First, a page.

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Natural Laundering Tips to Help Your Clothes Last Longer

laundry basket on wood floor - Natural Laundering Tips

Natural Laundering Tips

How to Care for Your Clothes

I would not describe myself as a fussy launderer.

I own no artisanal detergents. I still use the dryer (even though I know that the environmental costs are not great). I often machine wash things that say “hand wash only.”

But, despite all that, I would say I’m also a responsible launderer. I own many garments – many of them relatively thin t-shirts – that have been in my wardrobe for three or four years, if not longer. My denim only leaves my closet when I gain weight. And my sweaters are all well-formed.

When you’re trying to shop more responsibly, it can be easy to forget that what happens while you own the garment can be more impactful, from a sustainability perspective, than all of the certifications written on the tag. And, especially if you’re shopping secondhand, knowing how to extend the life of a garment and care for it properly can make all the difference.

My Laundering Basics

  • Quality matters. Whether I’m shopping from sustainable brands or secondhand, I generally try to buy natural fibers like wool, alpaca, and cotton in tighter weaves with strong seams. This ensures that the garment has a fighting chance through years of wear.
  • Due to my sensitive skin, I use either an unscented detergent or a detergent scented with a non-irritating essential oil (like Trader Joe’s Lavender Detergent).
  • never use fabric softener, because this breaks down and weakens garment fibers over time.
  • I split my laundry into two large loads: clothing and towels/underwear.
    • Clothing is washed in cool water.
    • Towels and underwear are washed in warm or hot water, because, in my experience, this does a better job of removing odors and irritants.
    • New, highly saturated garments are hand washed the first time to ensure they don’t stain other garments.
    • Larger loads are more energy efficient and use less water overall.
  • Wool dryer balls don’t work exceptionally well at reducing static in my opinion, but they do help items dry more quickly, which saves on energy.
  • I generally wash denim after 4-6 wears and sweaters only once or twice a season. This is more environmentally friendly, but also puts less stress on the fabric of each garment.
  • A note on deodorant: deodorants containing aluminum and/or baking soda are much more likely to discolor and build up in clothing even after washing. Switching to gentler deodorant, if possible, will extend the life of your blouses and t-shirts.

Here are my tips for washing and storing garments, by fabric content and weave.

How I Launder and Store…

Wool and Acrylic (Sweaters)

  • Soak with water and a small amount of scent-free detergent (any brand will do) for ten minutes.
  • Gently rinse, then soak in water for another ten minutes.
  • Gently ring out (You can use the spin cycle on your washing machine if you have one in-unit or lay the garment out on a dry towel, then slowly roll it up to remove excess water).
  • Lay flat to dry on a drying rack.
  • Tip: when washing synthetic fibers, a Guppy Bag can help keep microplastics from entering the water ways. I don’t currently own one, so I generally only wash my synthetic fiber clothing when I first get them (if they’re secondhand) and then once a season after that. I layer t-shirts under sweaters to prolong their wear.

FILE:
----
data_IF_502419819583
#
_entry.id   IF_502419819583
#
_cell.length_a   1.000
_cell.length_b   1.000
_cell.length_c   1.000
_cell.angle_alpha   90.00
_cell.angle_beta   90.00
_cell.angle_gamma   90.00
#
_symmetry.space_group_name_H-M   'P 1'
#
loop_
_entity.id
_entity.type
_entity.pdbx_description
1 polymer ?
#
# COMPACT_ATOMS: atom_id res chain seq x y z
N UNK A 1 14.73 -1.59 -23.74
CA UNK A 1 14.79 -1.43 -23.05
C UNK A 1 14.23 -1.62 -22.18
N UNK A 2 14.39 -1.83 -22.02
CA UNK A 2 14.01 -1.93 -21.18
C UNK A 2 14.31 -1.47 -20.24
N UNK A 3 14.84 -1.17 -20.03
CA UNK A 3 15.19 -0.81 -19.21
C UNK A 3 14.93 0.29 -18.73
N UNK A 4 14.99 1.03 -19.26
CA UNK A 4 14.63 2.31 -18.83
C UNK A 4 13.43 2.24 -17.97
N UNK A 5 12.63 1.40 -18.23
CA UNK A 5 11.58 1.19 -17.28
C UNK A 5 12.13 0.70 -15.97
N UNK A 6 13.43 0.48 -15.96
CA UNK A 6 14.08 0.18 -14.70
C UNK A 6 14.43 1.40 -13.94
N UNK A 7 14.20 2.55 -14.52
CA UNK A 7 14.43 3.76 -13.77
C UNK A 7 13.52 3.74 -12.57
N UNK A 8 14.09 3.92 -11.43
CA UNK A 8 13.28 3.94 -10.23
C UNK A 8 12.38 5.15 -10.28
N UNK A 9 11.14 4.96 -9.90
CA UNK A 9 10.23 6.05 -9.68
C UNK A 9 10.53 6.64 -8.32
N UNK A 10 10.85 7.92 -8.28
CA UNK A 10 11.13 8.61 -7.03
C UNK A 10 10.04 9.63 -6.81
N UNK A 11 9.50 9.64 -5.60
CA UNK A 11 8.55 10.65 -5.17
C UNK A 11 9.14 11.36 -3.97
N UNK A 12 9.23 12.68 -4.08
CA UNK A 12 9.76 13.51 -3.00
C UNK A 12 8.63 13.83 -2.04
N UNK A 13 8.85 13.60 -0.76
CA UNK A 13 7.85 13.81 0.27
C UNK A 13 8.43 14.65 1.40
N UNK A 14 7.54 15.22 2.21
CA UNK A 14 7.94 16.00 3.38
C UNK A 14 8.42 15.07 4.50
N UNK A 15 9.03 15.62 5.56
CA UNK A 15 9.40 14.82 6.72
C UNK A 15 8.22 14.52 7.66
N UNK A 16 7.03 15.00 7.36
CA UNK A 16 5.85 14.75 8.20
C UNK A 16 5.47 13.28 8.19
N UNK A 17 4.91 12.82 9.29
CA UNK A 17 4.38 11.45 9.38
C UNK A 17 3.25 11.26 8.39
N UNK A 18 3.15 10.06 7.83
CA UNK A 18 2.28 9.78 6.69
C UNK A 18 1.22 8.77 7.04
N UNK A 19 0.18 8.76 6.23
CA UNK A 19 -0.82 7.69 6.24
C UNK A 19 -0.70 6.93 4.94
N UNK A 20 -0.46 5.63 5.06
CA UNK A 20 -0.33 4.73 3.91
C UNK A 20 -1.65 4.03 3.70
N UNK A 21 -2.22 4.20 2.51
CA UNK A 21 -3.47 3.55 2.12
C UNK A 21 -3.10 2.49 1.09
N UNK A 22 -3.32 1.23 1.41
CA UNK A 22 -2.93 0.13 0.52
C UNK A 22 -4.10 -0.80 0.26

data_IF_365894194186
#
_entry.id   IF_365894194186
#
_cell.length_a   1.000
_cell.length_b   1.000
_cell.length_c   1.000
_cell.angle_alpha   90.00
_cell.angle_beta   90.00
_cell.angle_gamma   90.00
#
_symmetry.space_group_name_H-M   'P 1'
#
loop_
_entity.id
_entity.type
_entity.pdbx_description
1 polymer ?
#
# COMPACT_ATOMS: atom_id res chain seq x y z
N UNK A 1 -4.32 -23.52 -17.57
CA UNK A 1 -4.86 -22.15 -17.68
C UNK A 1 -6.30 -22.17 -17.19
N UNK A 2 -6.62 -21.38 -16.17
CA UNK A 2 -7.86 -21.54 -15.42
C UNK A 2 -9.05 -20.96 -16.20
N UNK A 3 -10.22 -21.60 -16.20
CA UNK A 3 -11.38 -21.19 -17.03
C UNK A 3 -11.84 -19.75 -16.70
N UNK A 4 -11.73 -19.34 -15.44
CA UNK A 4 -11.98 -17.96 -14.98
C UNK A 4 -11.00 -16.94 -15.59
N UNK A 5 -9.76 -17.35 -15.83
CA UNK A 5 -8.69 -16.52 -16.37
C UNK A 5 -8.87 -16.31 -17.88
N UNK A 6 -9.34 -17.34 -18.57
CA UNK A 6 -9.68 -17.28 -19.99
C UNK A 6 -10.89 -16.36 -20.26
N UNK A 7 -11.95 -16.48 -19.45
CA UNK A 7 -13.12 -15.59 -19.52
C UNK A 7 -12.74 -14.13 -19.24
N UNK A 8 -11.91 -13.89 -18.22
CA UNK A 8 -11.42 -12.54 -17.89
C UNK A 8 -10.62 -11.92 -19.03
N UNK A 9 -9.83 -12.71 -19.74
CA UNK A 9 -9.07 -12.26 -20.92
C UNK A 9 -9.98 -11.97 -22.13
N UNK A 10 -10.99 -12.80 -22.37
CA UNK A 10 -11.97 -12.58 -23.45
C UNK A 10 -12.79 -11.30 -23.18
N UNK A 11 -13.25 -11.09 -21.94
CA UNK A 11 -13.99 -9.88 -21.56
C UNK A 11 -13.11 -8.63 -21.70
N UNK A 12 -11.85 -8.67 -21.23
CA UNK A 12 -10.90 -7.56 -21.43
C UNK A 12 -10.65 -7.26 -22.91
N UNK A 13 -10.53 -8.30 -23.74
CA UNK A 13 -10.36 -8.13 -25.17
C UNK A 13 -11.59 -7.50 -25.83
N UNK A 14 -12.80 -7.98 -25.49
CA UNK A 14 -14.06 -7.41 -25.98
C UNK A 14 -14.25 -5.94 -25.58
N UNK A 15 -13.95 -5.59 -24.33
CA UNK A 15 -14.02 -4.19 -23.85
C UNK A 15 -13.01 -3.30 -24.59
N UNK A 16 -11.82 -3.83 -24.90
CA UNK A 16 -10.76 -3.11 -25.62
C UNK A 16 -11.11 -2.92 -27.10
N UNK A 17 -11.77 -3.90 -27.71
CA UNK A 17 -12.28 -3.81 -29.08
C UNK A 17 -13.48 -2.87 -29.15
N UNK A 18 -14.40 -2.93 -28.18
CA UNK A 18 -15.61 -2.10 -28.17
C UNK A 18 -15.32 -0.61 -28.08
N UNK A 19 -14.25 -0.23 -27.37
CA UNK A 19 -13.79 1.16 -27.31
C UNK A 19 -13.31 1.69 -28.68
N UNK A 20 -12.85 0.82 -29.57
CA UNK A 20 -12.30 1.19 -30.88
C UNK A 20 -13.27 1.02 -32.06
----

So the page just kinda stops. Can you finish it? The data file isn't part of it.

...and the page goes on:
• Fold loosely and store on shelves.
  • Tip: De-pill sweaters once a season with a sweater stone.

Polyester, Rayon, Viscose, and other synthetics (Thrifted or Vintage)

  • Follow the above instructions for hand washing.
  • If the item smells strongly of detergents or moth balls, wash one or two more times.
  • Some soft rayons can be washed in the washing machine.
  • Hang dry and store on the appropriate type of hanger.
  • Tip: repair small holes and replace buttons with a basic sewing kit. Some thrift store carry craft and sewing supplies, as well.

Cotton and Cotton Blends (T-shirts, Jeans, etc.)

  • Wash on the cold setting in a laundry machine.
  • Dry on regular or high heat.
  • You can also hang dry cotton garments if you have the capacity to do so. You can extend the life of your denim a bit by hang drying or using a drying rack.
  • I generally fold shirts and store them on hanging shelves in the closet. I hang jeans.
  • Tip: avoid ironing by folding clothes while they’re still warm from the dryer.

Cotton (Underwear)

  • I always prefer cotton underwear because it’s more breathable and less likely to pull or pill over time.
  • For panties, wash on a warm or hot setting and dry on medium or high heat.
  • For bras, hand wash and hang or line dry.
  • Store flat in a drawer.

A note on dry cleaning: I have never taken anything to the dry cleaner’s. That’s due to a combination of things: I try not to buy dry-clean only garments, I hand wash a lot of vintage items made with polyester or viscose even though they suggest dry cleaning, and I’m not that fussy about my outerwear being cleaned often.

If you’ve purchased a secondhand coat, it may not be a bad idea to take it to a “green” dry cleaner before you wear it the first time, but otherwise, see what you can do to spot clean, and always wear washable layers under dry-clean only items.

Getting acquainted with what constitutes a good quality garment – in terms of stitching, textile, weave, and fabric – is the number one way to make your clothes last longer. But just a little bit of attention to garment care and storage goes a long way.


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